On September 17, five doctors and fourteen nurses in that civilian hospital suddenly collapsed. None had exhibited any prior symptoms whatsoever. One moment they felt normal; the next, they were being carried in agony to hospital beds.

Navy personnel from Boston had been transferred elsewhere as well. As Philadelphia was erupting, so was the Great Lakes Naval Training Station, thirty-two miles above Chicago. Teddy Roosevelt had created the base in 1905, declaring that it would become the largest and best naval training station in the world. With forty-five thousand sailors it was the largest, and it had begun to generate a proud history. The “Seabees” naval construction battalions were born there, and during the war Lieutenant John Philip Sousa created fourteen regimental bands there; sometimes all fifteen hundred musicians played en masse on Ross Field, spectacle for tens of thousands who flocked to hear them. As the influenza virus swept through the base, there would be no massing of anyone, musicians or otherwise. At this base, influenza ripped through the barracks very much like an explosion.

Robert St. John had just been inducted into the navy there when he became one of the early victims. Given a cot in a drill hall where soon thousands of men—in that one hall—would lie unattended, he later recalled, “No one ever took our temperatures and I never even saw a doctor.” He did make his first friend in the navy, a boy on the next cot who was too ill to reach for water. St. John himself barely had the strength to help him drink from his canteen. The next morning an orderly pulled the blanket over his friend’s head, and two sailors put the body on a stretcher and carried it away. By then the medical department had already reported that “33 caskets to Naval Medical Supply Depot required.” They would soon require far more than that.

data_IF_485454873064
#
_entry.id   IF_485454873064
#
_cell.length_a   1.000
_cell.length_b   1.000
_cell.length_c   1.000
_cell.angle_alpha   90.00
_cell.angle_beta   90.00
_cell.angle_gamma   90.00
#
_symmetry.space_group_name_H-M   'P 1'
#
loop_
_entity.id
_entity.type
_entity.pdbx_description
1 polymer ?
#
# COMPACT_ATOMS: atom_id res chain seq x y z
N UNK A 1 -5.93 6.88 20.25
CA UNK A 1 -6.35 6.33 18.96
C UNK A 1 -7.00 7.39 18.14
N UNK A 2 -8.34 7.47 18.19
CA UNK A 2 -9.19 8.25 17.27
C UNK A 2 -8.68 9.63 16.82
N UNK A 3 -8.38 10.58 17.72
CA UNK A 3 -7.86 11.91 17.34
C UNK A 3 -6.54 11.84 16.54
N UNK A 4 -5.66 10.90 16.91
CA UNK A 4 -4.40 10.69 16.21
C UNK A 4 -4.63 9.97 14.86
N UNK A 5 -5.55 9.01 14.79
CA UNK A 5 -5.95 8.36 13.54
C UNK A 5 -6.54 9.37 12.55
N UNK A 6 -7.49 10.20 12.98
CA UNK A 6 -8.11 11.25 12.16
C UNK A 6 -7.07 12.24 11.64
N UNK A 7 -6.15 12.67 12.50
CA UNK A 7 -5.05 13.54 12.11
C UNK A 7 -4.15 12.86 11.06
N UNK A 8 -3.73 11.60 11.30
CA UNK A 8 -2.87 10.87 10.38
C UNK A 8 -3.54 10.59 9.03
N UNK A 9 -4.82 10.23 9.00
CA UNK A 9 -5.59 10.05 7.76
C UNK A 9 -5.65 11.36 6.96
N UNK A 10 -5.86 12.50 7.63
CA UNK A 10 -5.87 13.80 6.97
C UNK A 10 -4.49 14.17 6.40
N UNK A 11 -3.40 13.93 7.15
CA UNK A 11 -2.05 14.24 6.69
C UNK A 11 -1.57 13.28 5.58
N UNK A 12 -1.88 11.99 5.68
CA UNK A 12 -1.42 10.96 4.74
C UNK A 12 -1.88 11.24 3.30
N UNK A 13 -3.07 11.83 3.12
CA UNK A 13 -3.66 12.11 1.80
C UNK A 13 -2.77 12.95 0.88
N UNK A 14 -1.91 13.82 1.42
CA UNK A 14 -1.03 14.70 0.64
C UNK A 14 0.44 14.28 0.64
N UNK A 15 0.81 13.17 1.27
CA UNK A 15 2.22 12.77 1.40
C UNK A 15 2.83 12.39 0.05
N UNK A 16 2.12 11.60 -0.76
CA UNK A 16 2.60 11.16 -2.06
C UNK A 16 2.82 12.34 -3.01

One nurse at Great Lakes would later be haunted by nightmares. The wards had forty-two beds; boys lying on the floor on stretchers waited for the boy on the bed to die. Every morning the ambulances arrived and stretcher bearers carried sick sailors in and bodies out. She remembered that at the peak of the epidemic the nurses wrapped more than one living patient in winding sheets and put toe tags on the boys’ left big toe. It saved time, and the nurses were utterly exhausted. The toe tags were shipping tags, listing the sailor’s name, rank, and hometown. She remembered bodies “stacked in the morgue from floor to ceiling like cord wood.” In her nightmares she wondered “what it would feel like to be that boy who was at the bottom of the cord wood in the morgue.”

The epidemic was sweeping through the Philadelphia naval installations with comparable violence, as it had in Boston. Yet in Philadelphia, despite the news out of Boston, despite the Great Lakes situation, despite events at its own Navy Yard, Philadelphia public health director Wilmer Krusen had done absolutely nothing.

Not all the city’s public health figures remained oblivious to the threat. The day after the first sailor fell ill, Dr. Howard Anders, a prominent public health expert who despised and had no faith in the Vare machine, wrote Navy Surgeon General William Braisted to ask would “the navy (federal) authorities directly come in, under this threat of influenza invasion, and insist upon safeguarding its men and collaterally the whole population of Philadelphia…?” (Braisted declined.)